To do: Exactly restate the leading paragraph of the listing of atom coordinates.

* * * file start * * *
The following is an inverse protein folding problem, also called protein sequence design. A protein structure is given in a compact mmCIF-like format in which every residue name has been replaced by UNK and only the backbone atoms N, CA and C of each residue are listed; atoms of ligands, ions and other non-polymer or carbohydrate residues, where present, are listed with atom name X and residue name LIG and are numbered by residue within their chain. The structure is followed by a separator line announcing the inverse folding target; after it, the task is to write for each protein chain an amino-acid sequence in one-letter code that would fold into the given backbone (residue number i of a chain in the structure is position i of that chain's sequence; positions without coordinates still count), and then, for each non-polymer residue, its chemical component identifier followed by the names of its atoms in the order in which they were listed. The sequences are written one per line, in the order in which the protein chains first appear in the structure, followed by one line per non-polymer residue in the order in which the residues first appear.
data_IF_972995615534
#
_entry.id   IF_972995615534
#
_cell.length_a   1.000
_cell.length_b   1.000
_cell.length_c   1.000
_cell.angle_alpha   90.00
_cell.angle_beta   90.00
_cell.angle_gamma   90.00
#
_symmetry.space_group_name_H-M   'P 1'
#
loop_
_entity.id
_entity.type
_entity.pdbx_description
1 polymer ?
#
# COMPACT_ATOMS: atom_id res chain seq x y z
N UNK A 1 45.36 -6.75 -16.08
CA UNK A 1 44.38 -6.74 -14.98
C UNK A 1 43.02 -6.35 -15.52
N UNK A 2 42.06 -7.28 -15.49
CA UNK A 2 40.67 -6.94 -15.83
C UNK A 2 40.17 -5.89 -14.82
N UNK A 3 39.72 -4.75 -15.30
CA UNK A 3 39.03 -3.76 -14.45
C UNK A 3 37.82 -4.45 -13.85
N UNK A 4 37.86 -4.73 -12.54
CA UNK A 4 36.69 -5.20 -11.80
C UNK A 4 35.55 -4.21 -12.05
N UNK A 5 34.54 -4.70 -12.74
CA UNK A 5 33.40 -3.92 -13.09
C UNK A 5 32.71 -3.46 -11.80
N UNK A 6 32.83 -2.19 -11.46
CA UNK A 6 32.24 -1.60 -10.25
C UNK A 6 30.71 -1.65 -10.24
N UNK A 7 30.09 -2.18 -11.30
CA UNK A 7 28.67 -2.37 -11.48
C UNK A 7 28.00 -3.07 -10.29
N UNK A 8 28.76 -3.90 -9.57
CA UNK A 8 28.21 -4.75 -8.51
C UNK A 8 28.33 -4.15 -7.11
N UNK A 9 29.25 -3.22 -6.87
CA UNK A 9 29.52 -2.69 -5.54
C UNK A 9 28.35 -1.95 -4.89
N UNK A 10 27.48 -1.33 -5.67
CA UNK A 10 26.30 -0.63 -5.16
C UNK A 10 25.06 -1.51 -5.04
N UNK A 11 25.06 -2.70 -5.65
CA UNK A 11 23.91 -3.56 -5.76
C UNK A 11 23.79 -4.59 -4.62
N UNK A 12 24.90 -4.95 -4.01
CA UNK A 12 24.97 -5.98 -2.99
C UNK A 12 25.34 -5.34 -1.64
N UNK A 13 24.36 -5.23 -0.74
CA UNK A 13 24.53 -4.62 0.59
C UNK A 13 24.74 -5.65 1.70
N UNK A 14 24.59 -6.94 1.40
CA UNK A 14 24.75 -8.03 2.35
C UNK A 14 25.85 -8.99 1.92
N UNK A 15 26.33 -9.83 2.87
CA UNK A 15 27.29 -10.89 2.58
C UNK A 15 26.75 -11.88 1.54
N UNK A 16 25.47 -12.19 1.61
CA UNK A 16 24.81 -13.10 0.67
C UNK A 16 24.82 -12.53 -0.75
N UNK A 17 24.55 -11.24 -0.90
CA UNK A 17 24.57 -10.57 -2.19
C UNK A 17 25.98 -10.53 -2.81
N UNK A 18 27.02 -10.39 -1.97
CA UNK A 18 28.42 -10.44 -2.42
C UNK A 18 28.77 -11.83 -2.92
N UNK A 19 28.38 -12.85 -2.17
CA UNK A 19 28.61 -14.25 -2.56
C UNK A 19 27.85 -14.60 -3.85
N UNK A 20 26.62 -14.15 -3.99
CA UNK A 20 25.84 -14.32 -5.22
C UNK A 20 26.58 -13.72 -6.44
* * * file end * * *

The following is an inverse protein folding problem, also called protein sequence design. A protein structure is given in a compact mmCIF-like format in which every residue name has been replaced by UNK and only the backbone atoms N, CA and C of each residue are listed; atoms of ligands, ions and other non-polymer or carbohydrate residues, where present, are listed with atom name X and residue name LIG and are numbered by residue within their chain. The structure is followed by a separator line announcing the inverse folding target; after it, the task is to write for each protein chain an amino-acid sequence in one-letter code that would fold into the given backbone (residue number i of a chain in the structure is position i of that chain's sequence; positions without coordinates still count), and then, for each non-polymer residue, its chemical component identifier followed by the names of its atoms in the order in which they were listed. The sequences are written one per line, in the order in which the protein chains first appear in the structure, followed by one line per non-polymer residue in the order in which the residues first appear.